• Topic: Security, Ethnic Conflict, Government
  • Political Geography: Russia, United States, Europe, Asia, Moscow
  • Author: Lawrence Uzzell
  • Publication Date: 11-2003
  • Content Type: Policy Brief
  • Institution: North Caucasus Weekly (formerly Chechnya Weekly), The Jamestown Foundation
  • Abstract: The recent upheavals in the Kremlin, including the resignation of Aleksandr Voloshin as President Vladimir Putinís chief of staff, could portend major changes in the Kremlinís policies on Chechnya. Voloshin was known as a key architect of those policies and especially as a political ally of Akhmad Kadyrov, whose inauguration he attended in person last month. Conversely, the so-called ìsilovikiîó—the hard-liners of the military and secret police establishment, widely seen as the winners in the latest Kremlin faction fightó—have often been hostile to Kadyrov, whom they see as unreliable.
  • Topic: Security, Ethnic Conflict
  • Political Geography: Russia, Europe, Asia, Chechnya
  • Author: Lawrence Uzzell
  • Publication Date: 10-2003
  • Content Type: Policy Brief
  • Institution: North Caucasus Weekly (formerly Chechnya Weekly), The Jamestown Foundation
  • Abstract: Many of the Chechens who have disappeared in “zachistki” security sweeps are still alive in Russian captivity, in the view of human rights activist Kheda Saratova. The head of the Vozvrashchenie (“Return”) foundation told correspondent Aleksandr Kolesnichenko of Novye izvestia that the organization has assembled more than a thousand individual case files. Vozvrashchenie was created only a month ago in Grozny, for the purpose of finding as many of the kidnapped as possible.
  • Topic: Security, Ethnic Conflict, Human Rights
  • Political Geography: Russia, Europe, Asia, Chechnya
  • Author: Lawrence Uzzell
  • Publication Date: 10-2003
  • Content Type: Policy Brief
  • Institution: North Caucasus Weekly (formerly Chechnya Weekly), The Jamestown Foundation
  • Abstract: The purging from Chechnya's government structures of sup porters of the main opposition candidates in the recent election has apparently intensified since October 5. Marina Perevozkina of Moskovsky komsomolets reported in an October 21 article on her conversation with Salavat Gebertaev. He is the mayor of Urus-Martan, which lies southwest of Grozny, and was one of the leaders of the movement for the Urus-Martan district to secede from Dudaev's jurisdiction in 1994. Dudaev's army stormed his town four times. When Maskhadov came to power, Gebertaev was sentenced to death and for some time hid abroad; after returning he survived an assassination attempt that he believes was organized by Maskhadov's circle. “It would seem,” suggested Perevozkina, “that Moscow should be relying on precisely such people in Chechnya. But Gebertaev is a relative and friend of Malik Saidullaev [who tried to run for president against Kadyrov]. On top of that, he committed a terrible crime: He received from Saidullaev and distributed some 500 wheelchairs and 2,000 crutches. Because of this the head of the district administration told him on the day after the election: “From now on we will not work with you.”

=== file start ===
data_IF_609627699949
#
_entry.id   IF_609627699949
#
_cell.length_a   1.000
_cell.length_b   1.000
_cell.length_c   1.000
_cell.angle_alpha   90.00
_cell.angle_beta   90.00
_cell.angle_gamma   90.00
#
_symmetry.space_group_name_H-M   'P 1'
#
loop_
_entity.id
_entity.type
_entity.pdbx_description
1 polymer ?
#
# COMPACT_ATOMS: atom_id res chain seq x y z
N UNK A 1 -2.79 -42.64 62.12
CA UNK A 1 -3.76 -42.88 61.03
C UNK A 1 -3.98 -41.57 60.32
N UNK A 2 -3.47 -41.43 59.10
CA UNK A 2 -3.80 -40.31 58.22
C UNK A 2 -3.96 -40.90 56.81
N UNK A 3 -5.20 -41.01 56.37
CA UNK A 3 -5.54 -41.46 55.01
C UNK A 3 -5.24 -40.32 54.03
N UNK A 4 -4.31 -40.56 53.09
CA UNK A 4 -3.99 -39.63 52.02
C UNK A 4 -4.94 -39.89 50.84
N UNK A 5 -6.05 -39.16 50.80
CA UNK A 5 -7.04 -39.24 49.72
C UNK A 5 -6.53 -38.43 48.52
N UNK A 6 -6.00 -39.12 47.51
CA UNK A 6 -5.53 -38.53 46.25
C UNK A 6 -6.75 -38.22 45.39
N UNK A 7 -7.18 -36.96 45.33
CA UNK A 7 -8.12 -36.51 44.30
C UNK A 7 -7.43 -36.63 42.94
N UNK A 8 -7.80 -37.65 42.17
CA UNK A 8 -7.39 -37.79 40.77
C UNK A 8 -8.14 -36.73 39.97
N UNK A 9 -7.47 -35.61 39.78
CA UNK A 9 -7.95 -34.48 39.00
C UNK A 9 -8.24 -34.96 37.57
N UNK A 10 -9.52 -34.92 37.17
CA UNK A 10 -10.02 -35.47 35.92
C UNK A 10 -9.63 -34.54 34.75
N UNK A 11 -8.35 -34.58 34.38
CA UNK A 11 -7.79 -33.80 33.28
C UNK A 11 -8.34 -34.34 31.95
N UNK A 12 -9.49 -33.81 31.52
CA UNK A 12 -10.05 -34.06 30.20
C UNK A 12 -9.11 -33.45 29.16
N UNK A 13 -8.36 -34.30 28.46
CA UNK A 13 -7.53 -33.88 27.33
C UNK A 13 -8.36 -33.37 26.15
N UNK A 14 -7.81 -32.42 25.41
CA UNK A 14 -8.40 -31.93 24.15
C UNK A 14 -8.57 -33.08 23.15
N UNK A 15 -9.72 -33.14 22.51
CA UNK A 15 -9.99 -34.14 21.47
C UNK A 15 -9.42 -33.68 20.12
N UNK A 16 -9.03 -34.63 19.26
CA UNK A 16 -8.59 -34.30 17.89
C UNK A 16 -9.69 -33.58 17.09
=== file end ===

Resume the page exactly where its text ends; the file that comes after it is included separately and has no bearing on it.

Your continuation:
• Topic: Security, Ethnic Conflict, Government
  • Political Geography: Russia, Europe, Asia, Chechnya, Moscow
  • Author: Lawrence Uzzell
  • Publication Date: 10-2003
  • Content Type: Policy Brief
  • Institution: North Caucasus Weekly (formerly Chechnya Weekly), The Jamestown Foundation
  • Abstract: Among the few surprises to come from Chechnya's election day on October 5, so far the most interesting is the revelation that the Russian troops who took part voted overwhelmingly against Akhmad Kadyrov. A respected Moscow journalist, recently returned from Grozny, told Chechnya Weekly on October 14 that some 90 percent of the Russian troops who cast ballots chose the option (not available in American elections) of voting “against all” of the candidates. The journalist said that the servicemen must have done this under the direction of their commanders, which provides further confirmation of the deep alienation between Kadyrov and the Russian military.
  • Topic: Security, Ethnic Conflict
  • Political Geography: Russia, Europe, Asia, Chechnya, Moscow